Israel hostage to its own right wing
On Wednesday, the Foreign Policy Research Institute (FPRI) in Philadelphia hosted a talk entitled The Threat from Within: Israel’s Extremist Dilemma by Barak Mendelsohn, FPRI senior fellow and associate professor of political science at Haverford College. Mendelsohn is an Israeli expert on radical Islam, who also served in the Israeli Defense Force for five years. Alan Luxenberg moderated. Audio of the conference can be found here.
Mendelsohn explained that most of his work focuses on jihadism, but his research on how actors interpret religion led him to probe similarities between jihadism and Jewish extremism. A few years ago, he was an isolated voice but sadly now finds himself vindicated, with the two recent attacks at the Pride Parade in Jerusalem and at Duma in the West Bank.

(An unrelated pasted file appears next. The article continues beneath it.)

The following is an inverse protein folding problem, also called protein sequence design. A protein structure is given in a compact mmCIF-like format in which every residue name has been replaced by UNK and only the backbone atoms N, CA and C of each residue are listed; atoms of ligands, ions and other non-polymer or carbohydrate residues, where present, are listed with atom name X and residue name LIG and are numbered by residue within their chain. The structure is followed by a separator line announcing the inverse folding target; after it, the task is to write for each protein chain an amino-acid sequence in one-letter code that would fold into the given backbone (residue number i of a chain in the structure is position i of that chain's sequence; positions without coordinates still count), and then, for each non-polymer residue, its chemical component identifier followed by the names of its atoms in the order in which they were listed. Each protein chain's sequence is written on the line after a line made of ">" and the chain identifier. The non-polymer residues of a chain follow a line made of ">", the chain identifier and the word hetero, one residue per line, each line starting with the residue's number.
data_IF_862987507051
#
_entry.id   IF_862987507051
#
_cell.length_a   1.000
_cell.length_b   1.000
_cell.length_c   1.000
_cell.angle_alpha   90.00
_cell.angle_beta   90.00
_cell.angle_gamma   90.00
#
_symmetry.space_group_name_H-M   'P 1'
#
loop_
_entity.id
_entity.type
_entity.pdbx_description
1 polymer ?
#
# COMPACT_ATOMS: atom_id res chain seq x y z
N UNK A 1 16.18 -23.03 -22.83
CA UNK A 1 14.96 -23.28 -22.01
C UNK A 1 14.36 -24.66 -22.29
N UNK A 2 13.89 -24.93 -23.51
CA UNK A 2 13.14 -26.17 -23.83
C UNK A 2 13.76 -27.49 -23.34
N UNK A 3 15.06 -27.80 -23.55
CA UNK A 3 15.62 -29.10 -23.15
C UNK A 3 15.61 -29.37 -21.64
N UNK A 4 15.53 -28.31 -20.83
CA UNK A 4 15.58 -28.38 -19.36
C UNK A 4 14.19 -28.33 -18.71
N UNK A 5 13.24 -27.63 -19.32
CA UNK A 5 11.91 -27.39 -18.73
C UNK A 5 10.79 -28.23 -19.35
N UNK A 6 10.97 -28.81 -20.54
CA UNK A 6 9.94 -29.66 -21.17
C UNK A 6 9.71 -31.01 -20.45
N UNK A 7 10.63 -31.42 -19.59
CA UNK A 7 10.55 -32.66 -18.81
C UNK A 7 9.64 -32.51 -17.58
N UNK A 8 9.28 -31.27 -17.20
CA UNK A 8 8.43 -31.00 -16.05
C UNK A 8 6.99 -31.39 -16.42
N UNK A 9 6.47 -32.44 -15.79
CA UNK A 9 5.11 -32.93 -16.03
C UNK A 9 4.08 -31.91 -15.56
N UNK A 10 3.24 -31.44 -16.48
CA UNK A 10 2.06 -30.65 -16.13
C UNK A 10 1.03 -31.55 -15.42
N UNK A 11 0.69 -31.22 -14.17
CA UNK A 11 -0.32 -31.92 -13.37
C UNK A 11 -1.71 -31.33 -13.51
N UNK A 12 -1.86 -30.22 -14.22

Religious Jewish terrorism is not new in Israel. There have been several attacks and attempted attacks since the 1980s. Baruch Goldstein’s massacre of Arabs at the Tomb of the Patriarchs in Hebron in 1994 and Rabin’s assassination in 1995 are among them. Jewish terrorism cannot be separated from the settlement project of Israel’s messianic right-wing. It incubates Jewish extremism.
Every monotheistic religion can clash with the state because of the conflict between divine authority and temporal authority. But many religious people have found ways to reconcile God and the state. Religious Zionism saw the emergence of Israel as part of God’s redemptive process. Religious Zionists tolerated state action that conflicted with their preferences because the will of God was represented in the state’s authority.
Many Religious Zionists looked at the victory of 1967 as God’s plan for Israel. They were excited to return to lost Jewish lands, especially Judea and Samaria (the West Bank). The costly 1973 war led to gloom. Religious Jews began to sanctify land over other Jewish values, including the sanctity of life. If the state went against this value, the state was to be opposed.